The library of a landlords or agents house was well stocked with the latest suggestions on estate management and agricultural practice. At Blundell House, the residence of Lord Downshire’s agent Thomas Murray the library included books on Dutch farming. Murray frequently gave these books on loan to farmers and advised that they should be translated into a ‘language that the Irish farmer would understand. Murray was also sent to Belgium and Holland in 1838 to acquire knowledge of the European methods of farming and beleived that he had ‘got some useful lessons in the management of lands and other things that may be useful over here’. The Kildare distiller and landowner, Robert Cassidy who immersed himself in the management of his estate at Killyon, near Rath included in his library several books on agricultural improvement which in turn were passed amongst his tenants.

Francis Berry, the great Charleville agent, died 1864

The thirst for knowledge did not stop there. Francis Berry, Lord Charelvilles agent at Tullamore brought several tenant farmers to view the ‘model’ Gosford estate in Armagh. Berry implemented these new methods at Tullamore which included the growing of Italian rye grass and new breeds of cattle. On one occasion he noted to Charleville that the young Devon bull would be a better beast than the one from England as he has more gentle blood’.  Berry also acquired the services of an agriculturalist, James Kidd from Scotland who instructed the tenants in drainage and brought expensive horses to work the land at the demsense.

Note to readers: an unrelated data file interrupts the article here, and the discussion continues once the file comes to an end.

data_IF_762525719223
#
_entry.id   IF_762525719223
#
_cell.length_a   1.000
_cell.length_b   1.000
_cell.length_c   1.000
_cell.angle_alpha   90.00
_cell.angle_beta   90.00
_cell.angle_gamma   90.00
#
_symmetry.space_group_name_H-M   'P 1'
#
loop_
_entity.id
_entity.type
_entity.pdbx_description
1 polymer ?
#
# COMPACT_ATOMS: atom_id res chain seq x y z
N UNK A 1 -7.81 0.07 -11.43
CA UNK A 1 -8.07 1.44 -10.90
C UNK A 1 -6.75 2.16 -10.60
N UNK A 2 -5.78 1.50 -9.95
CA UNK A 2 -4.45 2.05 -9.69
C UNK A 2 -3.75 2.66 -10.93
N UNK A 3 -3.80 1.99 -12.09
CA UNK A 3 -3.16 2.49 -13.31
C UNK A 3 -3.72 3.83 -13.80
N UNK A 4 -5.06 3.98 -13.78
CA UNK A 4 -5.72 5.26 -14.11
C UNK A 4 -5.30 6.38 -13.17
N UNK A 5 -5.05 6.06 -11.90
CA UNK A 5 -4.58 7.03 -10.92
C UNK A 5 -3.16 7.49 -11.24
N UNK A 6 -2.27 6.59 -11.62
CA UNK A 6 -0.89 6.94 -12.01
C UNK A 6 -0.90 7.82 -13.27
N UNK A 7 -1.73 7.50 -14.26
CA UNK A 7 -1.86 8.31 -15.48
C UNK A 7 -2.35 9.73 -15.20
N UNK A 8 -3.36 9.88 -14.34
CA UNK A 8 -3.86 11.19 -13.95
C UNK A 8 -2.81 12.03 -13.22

Agricultural premiums to tenants who had taken part in agricultural shows and adopted new practices on their holdings were also presented by the agent of the estate. These premiums consisted of agricultural implements such as ploughs, wheelbarrows and harrows. The tenants of the Toler estate were frequently entertained at the agent George Garvey’s residence at Thornvale, near Birr. At one such gathering the tenants were told that the new landlord was concerned about making his tenantry happy and prosperous and that he would always endeavour to promote the good feeling between landlord and tenant. Many of the tenants expressed their delight with having grown turnips for the first time and the assistance received by Mr Jackson the agriculturalist and from Garvey who had supplied them with manure and seed.